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It's Not Plagiarism If You Link To It Goes Black & White

"Does Evy have to choke a bitch?"

To Forest.  Forest Evashevski, 91, arguably the greatest coach in the history of Iowa football, has liver cancer and is in failing health.  He is rarely mentioned, and it is a shame: The guy's biography reads like a Dos Equis ad.  Evashevski, a former Michigan quarterback, once lit a victory cigar with 30 seconds left in a game against Ohio State while he was playing, and ordered his college coach, Fritz Crisler, to run a lap for arriving at practice late.  Before becoming a coach, he taught -- I kid you not -- hand-to-hand combat to WWII-bound Navy pilots. He briefly made his way to the west coast, but left Washington State in 1952 to return to the Big Ten and coach the Hawkeyes.  He ran up a 52-27-4 record in 9 seasons before becoming athletic director in 1960.  He coached Iowa to a 14-14 tie in the infamous 1953 game with the "Fainting Irish" of Notre Dame.  He went 24-3-2 from 1956-58, winning two Rose Bowls in the process (Iowa hasn't won one since).  His final team took a portion of the national championship.   Iowa went through five coaches in the two decades after his retirement from coaching, never finishing with a winning record (due in no small part to his mismanagement of the Black Boycott, but we'll save that for later).  He is a legend, and he is criminally neglected, and he is now 91, and Iowa City and the Big Ten and the world will be a lesser place without him.



Take a Trip Down Memory Lane.  The Lansing State Journal -- the rare Gannett-owned newspaper written in complete sentences -- examines the Iowa-Michigan State series, particularly the extraordinary series of instant classics in the mid-80's.  As the LSJ points out, every game played between the two teams from 1982 to 1990 was decided by less than a touchdown.  The series is made even more interesting by the fact that Kirk Ferentz was the Iowa offensive line coach, current Iowa defensive coordinator Norm Parker was coaching the Sparty linebackers at that time, and now-Iowa secondary coach Phil Parker played safety for MSU through the mid-80's.  In fact, Phil Parker called Chuck Long's bootleg in the 1985 game:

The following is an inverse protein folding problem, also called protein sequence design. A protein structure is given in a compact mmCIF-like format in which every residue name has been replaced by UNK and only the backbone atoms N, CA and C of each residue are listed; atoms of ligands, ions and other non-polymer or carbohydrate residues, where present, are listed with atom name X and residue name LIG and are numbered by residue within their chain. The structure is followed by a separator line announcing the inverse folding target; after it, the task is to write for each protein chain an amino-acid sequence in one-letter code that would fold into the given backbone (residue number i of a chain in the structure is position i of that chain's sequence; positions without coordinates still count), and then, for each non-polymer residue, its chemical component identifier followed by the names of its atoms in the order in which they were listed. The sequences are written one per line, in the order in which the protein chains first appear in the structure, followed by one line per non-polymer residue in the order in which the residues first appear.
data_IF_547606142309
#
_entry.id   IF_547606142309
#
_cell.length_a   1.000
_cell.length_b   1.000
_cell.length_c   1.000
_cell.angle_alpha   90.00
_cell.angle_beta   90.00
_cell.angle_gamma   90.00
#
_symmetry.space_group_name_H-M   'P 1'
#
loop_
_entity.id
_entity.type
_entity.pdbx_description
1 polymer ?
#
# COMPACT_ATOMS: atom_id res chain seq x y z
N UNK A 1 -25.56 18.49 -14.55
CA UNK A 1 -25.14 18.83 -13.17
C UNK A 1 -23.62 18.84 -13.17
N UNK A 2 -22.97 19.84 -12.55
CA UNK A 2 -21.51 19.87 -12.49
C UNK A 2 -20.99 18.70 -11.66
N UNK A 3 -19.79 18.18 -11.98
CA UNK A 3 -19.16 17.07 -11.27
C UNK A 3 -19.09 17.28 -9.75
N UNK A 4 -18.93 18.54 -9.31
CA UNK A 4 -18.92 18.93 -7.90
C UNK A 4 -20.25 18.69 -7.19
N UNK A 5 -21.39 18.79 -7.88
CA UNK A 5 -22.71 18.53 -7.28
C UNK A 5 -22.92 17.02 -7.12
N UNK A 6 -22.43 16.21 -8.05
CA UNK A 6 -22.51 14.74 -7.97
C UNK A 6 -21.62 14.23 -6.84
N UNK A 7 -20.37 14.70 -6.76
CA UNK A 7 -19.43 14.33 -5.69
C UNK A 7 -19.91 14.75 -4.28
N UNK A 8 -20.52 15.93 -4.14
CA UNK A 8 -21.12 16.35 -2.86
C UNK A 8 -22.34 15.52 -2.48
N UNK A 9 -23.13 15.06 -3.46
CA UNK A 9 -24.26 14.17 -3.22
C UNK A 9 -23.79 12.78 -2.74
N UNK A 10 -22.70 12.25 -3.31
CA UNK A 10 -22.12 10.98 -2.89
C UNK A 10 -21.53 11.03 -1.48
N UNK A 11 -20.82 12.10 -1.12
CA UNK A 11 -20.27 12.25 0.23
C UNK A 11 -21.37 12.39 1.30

Michigan State called a timeout with 37 seconds left and installed its goal-line defense. All-Big Ten senior safety Phil Parker was removed for a lineman, and he came off the field and immediately said to his coaches: "It's gonna be a bootleg."

No. 1 Iowa trailed unranked MSU 31-28, but the Hawkeyes had the ball at the Spartans' 2-yard line. It was Oct. 5, 1985 at Iowa's Kinnick Stadium.

MSU head coach George Perles, defensive coordinator Nick Saban and linebackers coach Norm Parker warned their players of a "bootleg," a quarterback run after a fake handoff. The Spartans bit, anyway. Iowa quarterback Chuck Long faked to fullback Ronnie Harmon, sprinted to the outside and trotted into the end zone.

"I saw Chuck at a golf outing this summer and I told him that's the lowest thing that's ever happened in my life as a coach - to get beat by Chuck Long on a bootleg," said Norm Parker, who is now Iowa's defensive coordinator. "Chuck Long couldn't beat Jud Heathcote in a foot race, but he beat us on a bootleg."

Joe Rexrode goes on to detail the end of the 1984 game, where Iowa was stopped on the goalline on a fumbled option (Ferentz believes the Hawkeyes actually scored before the fumble), and the 1986 game, which concluded on a late MSU interception.  It's a great read, especially given the ties between the two programs on the Iowa staff.

Send Out the Band.  While some local sportswriters produce nothing but pointless drivel and baseless attacks, others prefer detailed, behind-the-scenes reporting.  For instance, Morehouse astutely observed that Iowa has been behind at the half three times this year, outscored those opponents 47-6 in the second half in winning all three games, and asked how Iowa makes its adjustments.  What followed was a coaching clinic:  No rah rah speeches, no cliches, just information gathering and instruction, from the head coach to the waterboy.  Without access to other locker rooms, I can't tell you if this is different from other programs; I'm inclined to say that it's not.  However, at this point, nobody does it better.  Much like everything else with this team, it's all in the execution.